AAGPBL cont. The league had the same rules as those in Major League baseball however the girls pitched underhand and the fields were shorter Overhand pitching and smaller ball sizes were soon adopted There would be 9 fielders like the MLB teams Players were paid in between $45 and $84 a week Although the league discontinued after 1954, it was recognized again in 1988 by the National Baseball Hall of Fame
The Four Original Teams included …. Kenosha CometsRacine Belles Rockford Peaches South Bend Blue Sox
AAGPBL cont. At first, the womens baseball league struggled There were attempts to add pre-game entertainment, but the league was still failing to increase its attendance Wrigley originally thought that the war would force the MLB to disband When the mens professional baseball league continued strong, Wrigley lost interest in the AAGPBL and sold it to Arthur Meyerhoff Attendance began to increase, and when the war endedup to 10,000 people were in the crowd for a single game and 910,000 fans on July 4, 1948 The Leagues popularity resulted in…. Training teams The creation of rookie teams the Peaches, Belles, Blue Sox, and Comets could face
Players from the AAGPBL Catcher Mary Bonnie Baker Pitcher Anabelle Lee the first perfect game in league history Shirley Jamison rounding Third Base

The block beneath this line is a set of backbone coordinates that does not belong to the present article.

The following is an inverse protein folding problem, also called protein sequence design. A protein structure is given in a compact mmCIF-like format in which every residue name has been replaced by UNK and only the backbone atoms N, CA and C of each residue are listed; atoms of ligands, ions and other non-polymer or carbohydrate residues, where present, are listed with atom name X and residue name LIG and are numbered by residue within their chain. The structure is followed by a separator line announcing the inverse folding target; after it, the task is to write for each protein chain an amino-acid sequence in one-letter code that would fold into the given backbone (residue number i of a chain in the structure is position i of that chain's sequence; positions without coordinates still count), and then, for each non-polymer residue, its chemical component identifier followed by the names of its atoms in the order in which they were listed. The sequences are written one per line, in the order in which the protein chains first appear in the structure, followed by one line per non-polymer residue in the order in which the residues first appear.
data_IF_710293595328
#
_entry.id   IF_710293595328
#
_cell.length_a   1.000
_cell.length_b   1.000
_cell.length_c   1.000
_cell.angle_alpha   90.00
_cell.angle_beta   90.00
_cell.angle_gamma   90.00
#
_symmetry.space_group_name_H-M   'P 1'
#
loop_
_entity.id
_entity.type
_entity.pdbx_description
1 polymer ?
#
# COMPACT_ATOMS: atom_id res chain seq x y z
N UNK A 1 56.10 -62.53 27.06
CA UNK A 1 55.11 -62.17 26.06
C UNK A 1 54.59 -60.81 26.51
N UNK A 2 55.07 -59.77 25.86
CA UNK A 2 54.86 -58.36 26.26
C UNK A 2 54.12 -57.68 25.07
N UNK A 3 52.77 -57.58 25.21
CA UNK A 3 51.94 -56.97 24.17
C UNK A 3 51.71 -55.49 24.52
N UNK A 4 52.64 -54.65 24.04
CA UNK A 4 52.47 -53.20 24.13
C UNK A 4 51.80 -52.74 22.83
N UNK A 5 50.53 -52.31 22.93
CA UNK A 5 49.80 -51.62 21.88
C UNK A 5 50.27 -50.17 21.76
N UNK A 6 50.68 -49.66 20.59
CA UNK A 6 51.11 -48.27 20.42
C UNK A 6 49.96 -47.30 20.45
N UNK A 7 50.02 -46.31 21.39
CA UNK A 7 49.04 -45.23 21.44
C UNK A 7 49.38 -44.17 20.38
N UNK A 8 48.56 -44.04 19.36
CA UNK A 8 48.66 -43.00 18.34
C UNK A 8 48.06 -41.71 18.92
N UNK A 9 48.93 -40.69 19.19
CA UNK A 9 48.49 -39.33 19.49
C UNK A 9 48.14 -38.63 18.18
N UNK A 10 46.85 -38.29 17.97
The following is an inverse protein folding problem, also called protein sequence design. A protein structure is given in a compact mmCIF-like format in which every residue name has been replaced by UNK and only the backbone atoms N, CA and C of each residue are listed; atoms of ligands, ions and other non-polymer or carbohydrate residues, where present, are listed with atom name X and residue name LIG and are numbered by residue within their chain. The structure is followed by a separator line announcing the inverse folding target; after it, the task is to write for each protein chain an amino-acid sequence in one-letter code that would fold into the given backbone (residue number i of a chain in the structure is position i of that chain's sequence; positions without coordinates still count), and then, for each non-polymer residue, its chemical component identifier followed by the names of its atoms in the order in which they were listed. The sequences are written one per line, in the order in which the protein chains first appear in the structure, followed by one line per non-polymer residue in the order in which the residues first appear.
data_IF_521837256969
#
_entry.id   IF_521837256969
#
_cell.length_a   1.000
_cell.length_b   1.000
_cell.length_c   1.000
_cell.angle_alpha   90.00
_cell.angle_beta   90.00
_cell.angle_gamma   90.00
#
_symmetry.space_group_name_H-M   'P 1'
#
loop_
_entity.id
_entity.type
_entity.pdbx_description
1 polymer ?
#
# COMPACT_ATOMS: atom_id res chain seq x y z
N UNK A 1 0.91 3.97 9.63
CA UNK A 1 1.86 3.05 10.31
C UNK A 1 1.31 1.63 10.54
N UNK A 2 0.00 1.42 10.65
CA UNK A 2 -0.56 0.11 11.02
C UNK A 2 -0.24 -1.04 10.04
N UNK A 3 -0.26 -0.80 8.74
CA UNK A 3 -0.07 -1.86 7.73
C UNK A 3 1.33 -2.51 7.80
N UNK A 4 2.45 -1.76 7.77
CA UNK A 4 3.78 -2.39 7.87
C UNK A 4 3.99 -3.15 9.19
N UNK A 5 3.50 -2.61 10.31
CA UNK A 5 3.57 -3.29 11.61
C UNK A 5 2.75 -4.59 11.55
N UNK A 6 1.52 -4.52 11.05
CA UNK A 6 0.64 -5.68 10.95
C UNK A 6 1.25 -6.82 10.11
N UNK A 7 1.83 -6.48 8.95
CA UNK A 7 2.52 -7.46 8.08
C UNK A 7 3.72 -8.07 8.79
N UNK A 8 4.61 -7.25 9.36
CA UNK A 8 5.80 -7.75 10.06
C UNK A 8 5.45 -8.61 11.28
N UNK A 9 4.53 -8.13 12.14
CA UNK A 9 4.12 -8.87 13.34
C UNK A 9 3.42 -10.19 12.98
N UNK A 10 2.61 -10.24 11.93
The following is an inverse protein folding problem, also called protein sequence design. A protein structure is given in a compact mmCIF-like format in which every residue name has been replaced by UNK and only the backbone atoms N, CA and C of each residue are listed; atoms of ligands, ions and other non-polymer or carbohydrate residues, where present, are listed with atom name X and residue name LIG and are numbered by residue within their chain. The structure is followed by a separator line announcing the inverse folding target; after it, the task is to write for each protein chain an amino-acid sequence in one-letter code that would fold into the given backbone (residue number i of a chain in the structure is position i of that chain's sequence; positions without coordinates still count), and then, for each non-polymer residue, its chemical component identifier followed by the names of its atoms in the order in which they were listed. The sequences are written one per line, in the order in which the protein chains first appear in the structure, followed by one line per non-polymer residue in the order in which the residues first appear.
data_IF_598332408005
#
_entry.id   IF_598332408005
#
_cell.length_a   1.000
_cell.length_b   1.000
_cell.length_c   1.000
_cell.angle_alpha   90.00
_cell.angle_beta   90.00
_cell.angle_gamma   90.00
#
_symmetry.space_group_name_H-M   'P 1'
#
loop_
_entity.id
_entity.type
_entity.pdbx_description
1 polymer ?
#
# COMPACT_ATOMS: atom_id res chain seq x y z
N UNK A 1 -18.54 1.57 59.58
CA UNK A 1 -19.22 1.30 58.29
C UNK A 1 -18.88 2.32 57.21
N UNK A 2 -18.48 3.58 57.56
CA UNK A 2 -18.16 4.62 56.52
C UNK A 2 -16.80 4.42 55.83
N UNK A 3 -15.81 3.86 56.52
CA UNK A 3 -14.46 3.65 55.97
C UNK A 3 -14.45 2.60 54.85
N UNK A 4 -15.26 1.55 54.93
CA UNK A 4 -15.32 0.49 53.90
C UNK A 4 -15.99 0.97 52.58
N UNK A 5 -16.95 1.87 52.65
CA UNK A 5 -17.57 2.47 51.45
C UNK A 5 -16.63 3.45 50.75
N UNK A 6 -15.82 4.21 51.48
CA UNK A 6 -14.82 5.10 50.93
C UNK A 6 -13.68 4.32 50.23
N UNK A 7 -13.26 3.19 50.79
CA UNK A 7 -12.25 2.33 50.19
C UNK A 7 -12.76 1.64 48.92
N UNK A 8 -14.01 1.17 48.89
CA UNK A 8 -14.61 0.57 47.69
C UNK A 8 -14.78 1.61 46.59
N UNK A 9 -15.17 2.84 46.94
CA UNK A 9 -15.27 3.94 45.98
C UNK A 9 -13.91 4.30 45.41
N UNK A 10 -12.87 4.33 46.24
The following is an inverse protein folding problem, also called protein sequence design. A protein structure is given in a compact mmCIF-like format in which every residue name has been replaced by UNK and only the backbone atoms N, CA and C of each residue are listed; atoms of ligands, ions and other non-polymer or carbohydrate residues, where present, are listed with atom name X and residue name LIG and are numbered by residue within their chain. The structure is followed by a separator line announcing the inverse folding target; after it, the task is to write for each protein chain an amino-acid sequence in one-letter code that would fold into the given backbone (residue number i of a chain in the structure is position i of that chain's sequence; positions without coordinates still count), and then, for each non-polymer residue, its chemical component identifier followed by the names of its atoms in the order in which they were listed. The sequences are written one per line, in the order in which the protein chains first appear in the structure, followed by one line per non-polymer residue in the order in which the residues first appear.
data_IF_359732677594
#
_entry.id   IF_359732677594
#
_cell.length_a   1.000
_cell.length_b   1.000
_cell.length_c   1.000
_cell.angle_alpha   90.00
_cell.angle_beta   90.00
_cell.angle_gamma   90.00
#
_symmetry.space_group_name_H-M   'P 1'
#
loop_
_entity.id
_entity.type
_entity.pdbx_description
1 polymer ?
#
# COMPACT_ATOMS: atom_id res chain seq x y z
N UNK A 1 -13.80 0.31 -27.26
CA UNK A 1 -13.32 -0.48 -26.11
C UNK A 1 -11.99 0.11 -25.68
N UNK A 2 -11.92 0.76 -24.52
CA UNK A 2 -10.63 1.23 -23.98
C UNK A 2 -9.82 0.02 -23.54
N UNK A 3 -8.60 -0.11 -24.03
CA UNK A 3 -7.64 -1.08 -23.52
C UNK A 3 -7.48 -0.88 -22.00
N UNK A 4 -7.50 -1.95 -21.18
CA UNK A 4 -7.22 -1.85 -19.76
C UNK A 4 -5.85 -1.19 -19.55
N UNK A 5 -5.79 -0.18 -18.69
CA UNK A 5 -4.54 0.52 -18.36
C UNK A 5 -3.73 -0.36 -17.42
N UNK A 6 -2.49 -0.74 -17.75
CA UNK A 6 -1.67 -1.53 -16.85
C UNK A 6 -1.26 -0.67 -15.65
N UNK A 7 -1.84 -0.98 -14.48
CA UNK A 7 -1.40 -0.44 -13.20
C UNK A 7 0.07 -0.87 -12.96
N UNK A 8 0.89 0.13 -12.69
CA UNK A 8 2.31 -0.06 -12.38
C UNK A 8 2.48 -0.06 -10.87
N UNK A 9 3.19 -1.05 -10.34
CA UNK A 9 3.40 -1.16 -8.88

League Rules of Conduct Femininity was a high priority The Girls who played Professional Baseball were required to follow Managements high standards Women may never wear slacks or shorts in public Players must have long hair Lipstick should always be on No foul language, smoking, or drinking Baseball uniform skirts shall be no shorter than six inches above the knee-cap Players may not fraternize with players from opposing teams Players were required to attend charm school for proper etiquette (which was discontinued in 1945), and they were supplied with a suggested beauty routine and workout exercises
Why did the League Fail? Attendance and revenues began to decrease in 1949 The team directors bought the AAGPBL from Arthur Meyerhoff because they wanted to operate their teams independently The league had no centralized control of publicity, promotion, player procurement, and the player talent wasnt evenly distributed Finding good women baseball players was also becoming difficult since the league would have to train skilled softball players As revenues fell, individual teams could no longer support rookie training teams, and advertisement was cut down The League discontinued after the 1954 season